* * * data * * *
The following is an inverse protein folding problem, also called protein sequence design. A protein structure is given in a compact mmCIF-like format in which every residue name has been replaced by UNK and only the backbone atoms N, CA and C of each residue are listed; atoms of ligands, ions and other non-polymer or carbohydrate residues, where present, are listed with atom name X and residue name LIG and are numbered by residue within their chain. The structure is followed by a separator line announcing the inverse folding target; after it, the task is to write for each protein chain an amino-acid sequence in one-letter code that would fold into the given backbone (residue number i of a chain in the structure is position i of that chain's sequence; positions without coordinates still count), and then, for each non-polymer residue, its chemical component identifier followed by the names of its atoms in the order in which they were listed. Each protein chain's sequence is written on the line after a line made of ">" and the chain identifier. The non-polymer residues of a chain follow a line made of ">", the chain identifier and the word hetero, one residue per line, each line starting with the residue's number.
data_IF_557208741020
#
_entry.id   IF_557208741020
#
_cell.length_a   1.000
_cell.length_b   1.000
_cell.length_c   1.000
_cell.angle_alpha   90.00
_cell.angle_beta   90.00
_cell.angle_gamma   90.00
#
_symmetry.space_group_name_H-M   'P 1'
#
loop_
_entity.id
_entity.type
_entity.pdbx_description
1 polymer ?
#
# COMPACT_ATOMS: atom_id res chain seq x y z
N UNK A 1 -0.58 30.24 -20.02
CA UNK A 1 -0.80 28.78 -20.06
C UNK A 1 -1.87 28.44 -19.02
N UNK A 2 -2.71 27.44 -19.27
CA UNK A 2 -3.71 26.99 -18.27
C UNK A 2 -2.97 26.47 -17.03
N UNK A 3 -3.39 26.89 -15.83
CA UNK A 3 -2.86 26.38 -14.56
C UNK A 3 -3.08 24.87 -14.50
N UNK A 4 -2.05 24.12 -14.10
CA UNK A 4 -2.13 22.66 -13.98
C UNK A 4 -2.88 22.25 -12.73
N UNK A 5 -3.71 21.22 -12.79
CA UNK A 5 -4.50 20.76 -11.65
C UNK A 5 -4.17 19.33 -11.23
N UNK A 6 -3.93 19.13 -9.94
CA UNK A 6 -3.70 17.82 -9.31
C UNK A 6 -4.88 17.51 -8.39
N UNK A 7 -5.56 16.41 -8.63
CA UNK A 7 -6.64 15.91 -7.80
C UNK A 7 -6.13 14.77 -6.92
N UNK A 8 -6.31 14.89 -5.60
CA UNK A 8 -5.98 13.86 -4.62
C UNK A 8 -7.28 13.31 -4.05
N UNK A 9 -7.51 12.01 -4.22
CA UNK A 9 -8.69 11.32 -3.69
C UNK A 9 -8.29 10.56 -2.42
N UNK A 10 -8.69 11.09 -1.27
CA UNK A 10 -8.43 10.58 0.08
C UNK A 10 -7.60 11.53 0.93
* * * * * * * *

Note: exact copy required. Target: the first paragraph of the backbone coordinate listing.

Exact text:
The following is an inverse protein folding problem, also called protein sequence design. A protein structure is given in a compact mmCIF-like format in which every residue name has been replaced by UNK and only the backbone atoms N, CA and C of each residue are listed; atoms of ligands, ions and other non-polymer or carbohydrate residues, where present, are listed with atom name X and residue name LIG and are numbered by residue within their chain. The structure is followed by a separator line announcing the inverse folding target; after it, the task is to write for each protein chain an amino-acid sequence in one-letter code that would fold into the given backbone (residue number i of a chain in the structure is position i of that chain's sequence; positions without coordinates still count), and then, for each non-polymer residue, its chemical component identifier followed by the names of its atoms in the order in which they were listed. Each protein chain's sequence is written on the line after a line made of ">" and the chain identifier. The non-polymer residues of a chain follow a line made of ">", the chain identifier and the word hetero, one residue per line, each line starting with the residue's number.